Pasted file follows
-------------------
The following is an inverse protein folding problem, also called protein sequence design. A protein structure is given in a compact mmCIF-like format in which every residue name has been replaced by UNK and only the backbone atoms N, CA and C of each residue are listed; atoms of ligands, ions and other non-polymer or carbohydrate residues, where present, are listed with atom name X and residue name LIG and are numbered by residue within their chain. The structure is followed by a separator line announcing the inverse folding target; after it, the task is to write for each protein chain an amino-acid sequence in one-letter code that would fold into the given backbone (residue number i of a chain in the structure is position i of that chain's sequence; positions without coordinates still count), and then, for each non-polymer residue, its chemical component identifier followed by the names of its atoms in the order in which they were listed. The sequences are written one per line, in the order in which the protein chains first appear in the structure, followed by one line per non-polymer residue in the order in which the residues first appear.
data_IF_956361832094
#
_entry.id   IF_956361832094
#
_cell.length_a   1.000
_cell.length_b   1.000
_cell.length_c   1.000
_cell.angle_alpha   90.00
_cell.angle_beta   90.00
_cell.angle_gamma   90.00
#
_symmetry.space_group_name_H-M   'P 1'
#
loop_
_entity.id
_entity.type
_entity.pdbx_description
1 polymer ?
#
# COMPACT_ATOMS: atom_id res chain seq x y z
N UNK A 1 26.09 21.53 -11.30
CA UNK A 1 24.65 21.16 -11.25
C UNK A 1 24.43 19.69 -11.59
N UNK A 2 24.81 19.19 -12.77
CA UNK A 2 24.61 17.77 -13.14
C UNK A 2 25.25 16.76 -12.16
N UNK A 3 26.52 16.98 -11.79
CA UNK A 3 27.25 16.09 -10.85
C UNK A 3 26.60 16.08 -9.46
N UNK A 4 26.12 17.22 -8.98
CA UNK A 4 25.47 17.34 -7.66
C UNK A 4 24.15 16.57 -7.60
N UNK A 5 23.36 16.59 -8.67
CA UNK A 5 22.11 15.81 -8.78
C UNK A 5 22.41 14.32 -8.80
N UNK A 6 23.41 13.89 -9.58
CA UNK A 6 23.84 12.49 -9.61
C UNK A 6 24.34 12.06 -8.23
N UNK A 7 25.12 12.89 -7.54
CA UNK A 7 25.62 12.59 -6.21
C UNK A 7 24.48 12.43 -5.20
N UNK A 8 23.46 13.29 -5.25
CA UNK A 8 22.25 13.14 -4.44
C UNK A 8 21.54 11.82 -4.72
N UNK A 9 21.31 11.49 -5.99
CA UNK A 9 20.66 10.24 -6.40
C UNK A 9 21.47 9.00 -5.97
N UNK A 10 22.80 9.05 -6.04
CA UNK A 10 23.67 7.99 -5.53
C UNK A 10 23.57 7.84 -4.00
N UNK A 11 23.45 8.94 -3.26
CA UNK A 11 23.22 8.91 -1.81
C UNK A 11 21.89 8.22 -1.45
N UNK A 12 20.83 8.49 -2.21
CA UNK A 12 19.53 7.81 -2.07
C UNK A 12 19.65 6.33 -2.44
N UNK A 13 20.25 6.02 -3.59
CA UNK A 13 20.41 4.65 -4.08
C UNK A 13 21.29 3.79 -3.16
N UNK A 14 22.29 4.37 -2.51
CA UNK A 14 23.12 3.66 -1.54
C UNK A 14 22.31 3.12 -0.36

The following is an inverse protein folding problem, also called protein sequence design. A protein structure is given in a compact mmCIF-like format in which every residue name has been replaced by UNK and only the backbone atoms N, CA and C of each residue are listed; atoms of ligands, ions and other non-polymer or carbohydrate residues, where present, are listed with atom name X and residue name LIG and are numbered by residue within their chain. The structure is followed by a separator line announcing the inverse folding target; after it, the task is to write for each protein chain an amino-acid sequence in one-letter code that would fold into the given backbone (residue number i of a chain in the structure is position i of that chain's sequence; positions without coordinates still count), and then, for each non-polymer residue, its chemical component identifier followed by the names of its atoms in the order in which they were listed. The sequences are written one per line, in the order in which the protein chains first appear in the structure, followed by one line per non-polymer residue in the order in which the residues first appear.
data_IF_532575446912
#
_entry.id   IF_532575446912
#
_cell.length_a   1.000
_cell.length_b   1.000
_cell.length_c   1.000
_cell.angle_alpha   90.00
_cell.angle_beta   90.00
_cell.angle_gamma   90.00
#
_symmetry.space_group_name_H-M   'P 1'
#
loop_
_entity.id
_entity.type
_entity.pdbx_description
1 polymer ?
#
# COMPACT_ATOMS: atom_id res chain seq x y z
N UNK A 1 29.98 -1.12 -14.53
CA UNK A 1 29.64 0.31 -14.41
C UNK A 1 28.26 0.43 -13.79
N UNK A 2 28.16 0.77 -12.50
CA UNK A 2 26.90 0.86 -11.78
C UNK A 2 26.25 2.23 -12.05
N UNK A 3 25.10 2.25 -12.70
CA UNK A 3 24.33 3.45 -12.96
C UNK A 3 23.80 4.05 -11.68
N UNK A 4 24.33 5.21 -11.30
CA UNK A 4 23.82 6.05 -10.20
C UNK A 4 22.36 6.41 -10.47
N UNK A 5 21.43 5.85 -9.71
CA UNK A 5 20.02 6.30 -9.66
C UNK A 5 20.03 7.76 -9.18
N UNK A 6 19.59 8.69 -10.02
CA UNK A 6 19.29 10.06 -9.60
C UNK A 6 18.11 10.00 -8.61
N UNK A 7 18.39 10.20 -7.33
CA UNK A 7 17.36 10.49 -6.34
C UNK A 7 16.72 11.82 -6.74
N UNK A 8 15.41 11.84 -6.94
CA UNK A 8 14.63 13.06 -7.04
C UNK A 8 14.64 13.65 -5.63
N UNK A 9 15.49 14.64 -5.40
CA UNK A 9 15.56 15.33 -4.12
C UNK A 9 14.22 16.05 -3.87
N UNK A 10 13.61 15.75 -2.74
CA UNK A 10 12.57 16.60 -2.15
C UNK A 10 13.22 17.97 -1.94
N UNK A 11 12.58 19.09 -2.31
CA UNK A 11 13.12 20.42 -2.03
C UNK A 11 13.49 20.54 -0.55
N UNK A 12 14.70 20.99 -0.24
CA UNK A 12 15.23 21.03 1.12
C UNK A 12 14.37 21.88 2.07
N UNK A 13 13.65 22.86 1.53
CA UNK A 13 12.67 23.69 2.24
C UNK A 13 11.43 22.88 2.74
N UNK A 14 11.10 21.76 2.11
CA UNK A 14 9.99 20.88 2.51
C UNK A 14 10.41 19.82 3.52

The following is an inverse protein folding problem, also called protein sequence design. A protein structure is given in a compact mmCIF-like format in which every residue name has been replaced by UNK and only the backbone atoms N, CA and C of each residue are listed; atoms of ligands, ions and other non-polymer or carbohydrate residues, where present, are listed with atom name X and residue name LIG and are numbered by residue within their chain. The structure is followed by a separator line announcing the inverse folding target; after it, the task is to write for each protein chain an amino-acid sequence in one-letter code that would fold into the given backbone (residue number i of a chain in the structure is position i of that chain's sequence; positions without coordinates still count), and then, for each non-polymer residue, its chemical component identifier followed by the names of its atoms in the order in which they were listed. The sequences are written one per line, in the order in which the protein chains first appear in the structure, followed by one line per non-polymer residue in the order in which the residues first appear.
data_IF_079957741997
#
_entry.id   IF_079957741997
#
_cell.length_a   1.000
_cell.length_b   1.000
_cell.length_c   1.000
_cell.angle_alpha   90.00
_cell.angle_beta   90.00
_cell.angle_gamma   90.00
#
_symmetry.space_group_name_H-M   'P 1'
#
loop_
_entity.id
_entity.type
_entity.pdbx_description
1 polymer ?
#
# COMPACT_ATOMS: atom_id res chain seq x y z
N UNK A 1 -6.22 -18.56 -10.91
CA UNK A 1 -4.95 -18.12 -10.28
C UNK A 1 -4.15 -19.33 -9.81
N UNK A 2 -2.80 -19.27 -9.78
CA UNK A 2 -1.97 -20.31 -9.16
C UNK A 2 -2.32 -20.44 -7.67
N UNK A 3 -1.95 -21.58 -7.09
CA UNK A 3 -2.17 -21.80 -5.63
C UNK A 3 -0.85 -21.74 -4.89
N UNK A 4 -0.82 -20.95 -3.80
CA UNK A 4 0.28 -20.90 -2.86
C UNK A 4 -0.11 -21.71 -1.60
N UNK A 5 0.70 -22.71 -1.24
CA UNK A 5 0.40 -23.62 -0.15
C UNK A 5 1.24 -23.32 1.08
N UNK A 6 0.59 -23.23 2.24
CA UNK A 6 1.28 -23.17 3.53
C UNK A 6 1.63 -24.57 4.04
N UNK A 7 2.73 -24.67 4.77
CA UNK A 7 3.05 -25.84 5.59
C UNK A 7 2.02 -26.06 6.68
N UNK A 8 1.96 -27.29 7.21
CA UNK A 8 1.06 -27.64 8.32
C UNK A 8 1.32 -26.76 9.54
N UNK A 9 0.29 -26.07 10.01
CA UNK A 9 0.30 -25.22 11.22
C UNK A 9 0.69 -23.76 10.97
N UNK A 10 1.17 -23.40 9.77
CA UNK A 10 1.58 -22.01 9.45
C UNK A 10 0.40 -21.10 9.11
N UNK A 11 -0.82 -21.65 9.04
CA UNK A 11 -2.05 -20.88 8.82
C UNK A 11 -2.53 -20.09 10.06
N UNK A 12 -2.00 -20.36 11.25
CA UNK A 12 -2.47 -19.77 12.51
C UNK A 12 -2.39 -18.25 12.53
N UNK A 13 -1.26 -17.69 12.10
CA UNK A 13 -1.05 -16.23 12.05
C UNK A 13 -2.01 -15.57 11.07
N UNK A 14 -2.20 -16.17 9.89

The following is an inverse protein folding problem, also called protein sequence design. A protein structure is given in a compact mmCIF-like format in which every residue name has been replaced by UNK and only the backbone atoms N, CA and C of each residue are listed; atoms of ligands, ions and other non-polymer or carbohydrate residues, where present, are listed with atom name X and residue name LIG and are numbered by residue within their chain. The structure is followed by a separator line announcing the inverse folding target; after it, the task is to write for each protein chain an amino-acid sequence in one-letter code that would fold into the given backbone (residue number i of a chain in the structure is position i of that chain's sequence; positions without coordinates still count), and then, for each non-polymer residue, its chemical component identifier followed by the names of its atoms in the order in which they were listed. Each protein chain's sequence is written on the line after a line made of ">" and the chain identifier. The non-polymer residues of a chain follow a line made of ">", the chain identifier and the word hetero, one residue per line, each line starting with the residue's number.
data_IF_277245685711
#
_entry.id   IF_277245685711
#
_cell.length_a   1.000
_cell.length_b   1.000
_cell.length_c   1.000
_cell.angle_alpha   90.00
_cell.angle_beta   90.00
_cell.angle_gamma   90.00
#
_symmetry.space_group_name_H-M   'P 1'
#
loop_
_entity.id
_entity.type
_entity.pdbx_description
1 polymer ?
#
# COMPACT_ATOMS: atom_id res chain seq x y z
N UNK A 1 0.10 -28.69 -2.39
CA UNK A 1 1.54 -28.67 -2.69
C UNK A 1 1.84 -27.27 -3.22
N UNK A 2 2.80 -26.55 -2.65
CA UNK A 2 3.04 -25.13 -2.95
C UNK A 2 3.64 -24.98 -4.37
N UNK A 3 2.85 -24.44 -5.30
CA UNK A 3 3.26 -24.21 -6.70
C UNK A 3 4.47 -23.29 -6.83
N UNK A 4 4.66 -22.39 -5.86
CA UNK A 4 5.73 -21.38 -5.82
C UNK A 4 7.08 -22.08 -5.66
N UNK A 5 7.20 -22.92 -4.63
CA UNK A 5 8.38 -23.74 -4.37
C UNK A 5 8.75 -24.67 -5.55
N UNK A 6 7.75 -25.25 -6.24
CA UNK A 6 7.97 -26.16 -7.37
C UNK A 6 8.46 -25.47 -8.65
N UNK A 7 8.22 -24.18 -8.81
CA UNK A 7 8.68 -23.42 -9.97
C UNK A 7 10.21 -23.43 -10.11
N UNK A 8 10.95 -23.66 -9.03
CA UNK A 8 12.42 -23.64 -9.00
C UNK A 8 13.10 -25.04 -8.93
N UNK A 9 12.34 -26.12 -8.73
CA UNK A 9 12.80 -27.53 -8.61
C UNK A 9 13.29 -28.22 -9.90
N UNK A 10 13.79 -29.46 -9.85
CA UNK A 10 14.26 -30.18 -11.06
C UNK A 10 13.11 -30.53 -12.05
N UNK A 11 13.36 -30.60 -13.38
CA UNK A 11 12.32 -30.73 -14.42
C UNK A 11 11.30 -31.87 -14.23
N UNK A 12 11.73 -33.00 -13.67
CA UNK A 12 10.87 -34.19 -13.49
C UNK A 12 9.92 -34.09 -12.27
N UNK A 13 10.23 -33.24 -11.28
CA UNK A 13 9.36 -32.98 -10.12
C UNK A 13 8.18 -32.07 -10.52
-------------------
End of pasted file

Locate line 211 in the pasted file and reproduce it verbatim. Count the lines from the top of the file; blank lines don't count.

C UNK A 1 1.84 -27.27 -3.22